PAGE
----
# AC Voltage source terminal polarity and grounding

Ill try to make it as clear as possible. This may seem like a simple question, but it is something that I havent quite figured out. It has to do with polarity on the leads of an AC source. Every book I read, pictures an AC source with two leads such as this:

Now, on the books, I see that the + symbol is used on upper lead, and the - at the bottom when they are picturing the positive half of the waveform, and they use a - symbol on the top and + on the bottom when they are picturing the negative half of the waveform. So far so good.

Here are the 3 scenarios and the thing that really confuses me:

Is only one lead changing voltage while the other stays stationary at 0V, meaning that the upper lead will go from + to - and from - to + and so on while the lower lead stays at 0v?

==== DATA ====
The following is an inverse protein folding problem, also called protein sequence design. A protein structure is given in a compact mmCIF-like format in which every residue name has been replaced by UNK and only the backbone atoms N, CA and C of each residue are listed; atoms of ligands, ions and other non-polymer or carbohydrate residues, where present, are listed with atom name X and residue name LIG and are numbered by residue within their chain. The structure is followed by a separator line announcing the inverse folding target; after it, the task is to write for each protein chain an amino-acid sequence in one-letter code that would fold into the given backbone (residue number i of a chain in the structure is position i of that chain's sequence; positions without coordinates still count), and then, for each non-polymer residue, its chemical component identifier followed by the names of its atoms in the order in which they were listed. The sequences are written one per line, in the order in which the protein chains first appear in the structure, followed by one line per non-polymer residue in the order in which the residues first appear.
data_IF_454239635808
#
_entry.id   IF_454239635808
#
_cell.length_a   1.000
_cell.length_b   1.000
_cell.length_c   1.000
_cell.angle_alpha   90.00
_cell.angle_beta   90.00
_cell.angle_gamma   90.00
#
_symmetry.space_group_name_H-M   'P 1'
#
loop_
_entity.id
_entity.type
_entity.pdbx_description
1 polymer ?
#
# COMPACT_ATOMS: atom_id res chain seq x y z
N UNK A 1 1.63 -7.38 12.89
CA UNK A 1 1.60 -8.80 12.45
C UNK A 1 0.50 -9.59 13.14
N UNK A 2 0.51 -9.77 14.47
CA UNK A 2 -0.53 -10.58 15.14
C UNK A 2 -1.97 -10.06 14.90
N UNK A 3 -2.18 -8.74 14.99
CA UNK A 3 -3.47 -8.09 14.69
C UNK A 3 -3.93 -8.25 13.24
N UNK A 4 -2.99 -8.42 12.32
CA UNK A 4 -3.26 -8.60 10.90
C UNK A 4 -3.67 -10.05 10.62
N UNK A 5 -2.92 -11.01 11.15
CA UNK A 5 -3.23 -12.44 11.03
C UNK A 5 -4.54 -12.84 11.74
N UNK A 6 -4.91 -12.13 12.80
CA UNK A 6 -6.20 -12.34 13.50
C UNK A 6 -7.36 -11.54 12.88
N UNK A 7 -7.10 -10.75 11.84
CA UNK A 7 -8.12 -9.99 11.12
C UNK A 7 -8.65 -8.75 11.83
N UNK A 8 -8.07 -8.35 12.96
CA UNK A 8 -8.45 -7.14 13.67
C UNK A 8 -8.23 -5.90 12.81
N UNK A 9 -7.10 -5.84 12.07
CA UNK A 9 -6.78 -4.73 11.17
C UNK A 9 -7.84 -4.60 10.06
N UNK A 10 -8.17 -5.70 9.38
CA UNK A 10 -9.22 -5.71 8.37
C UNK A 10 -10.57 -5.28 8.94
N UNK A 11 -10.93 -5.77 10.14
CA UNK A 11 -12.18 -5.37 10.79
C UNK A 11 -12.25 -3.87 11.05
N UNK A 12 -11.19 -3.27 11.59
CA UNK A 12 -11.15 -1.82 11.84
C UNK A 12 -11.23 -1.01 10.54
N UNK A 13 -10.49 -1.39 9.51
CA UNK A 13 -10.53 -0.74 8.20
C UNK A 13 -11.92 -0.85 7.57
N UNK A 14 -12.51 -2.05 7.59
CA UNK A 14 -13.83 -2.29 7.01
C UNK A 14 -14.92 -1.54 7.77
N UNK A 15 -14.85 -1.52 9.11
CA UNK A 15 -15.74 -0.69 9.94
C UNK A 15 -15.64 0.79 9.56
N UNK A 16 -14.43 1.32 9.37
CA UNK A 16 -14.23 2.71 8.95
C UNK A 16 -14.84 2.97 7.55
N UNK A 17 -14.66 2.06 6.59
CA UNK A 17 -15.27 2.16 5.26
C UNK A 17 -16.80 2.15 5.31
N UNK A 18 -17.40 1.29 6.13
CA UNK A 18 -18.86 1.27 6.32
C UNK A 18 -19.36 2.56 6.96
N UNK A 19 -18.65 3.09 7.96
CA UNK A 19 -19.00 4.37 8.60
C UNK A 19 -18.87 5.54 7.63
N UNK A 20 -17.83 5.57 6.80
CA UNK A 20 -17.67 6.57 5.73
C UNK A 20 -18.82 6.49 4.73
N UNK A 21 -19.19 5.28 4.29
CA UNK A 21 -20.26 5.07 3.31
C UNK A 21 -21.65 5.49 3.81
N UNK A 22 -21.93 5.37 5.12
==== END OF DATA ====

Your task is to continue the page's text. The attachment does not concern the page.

Or

For the positive part of the waveform the upper terminal will be + and the lower 0V, and for the negative part of the waveform the lower terminal will be - and the upper 0v?

Or

The upper terminal will have an alternating current and the lower terminal will have a mirror signal with opposite polarity? in which case, where is my 0v reference?

Comparing it to the AC wiring on any house, theres 1 cable which is "Hot" and the other which is the "neutral", I know the neutral doesnt carry any voltage and its the 0v reference, so the HOT cable is the one which changes its polarity.

Now, what exactly happens when I ground something? for example what is the difference of having that 0v floating or connected to ground, and what happens when I ground a circuit at something else rather than 0v? For instance say I have the following circuit: An ac source feeding a transformer, there are a couple of resistors across its secondaries and the mid point between the resistors is connected to ground.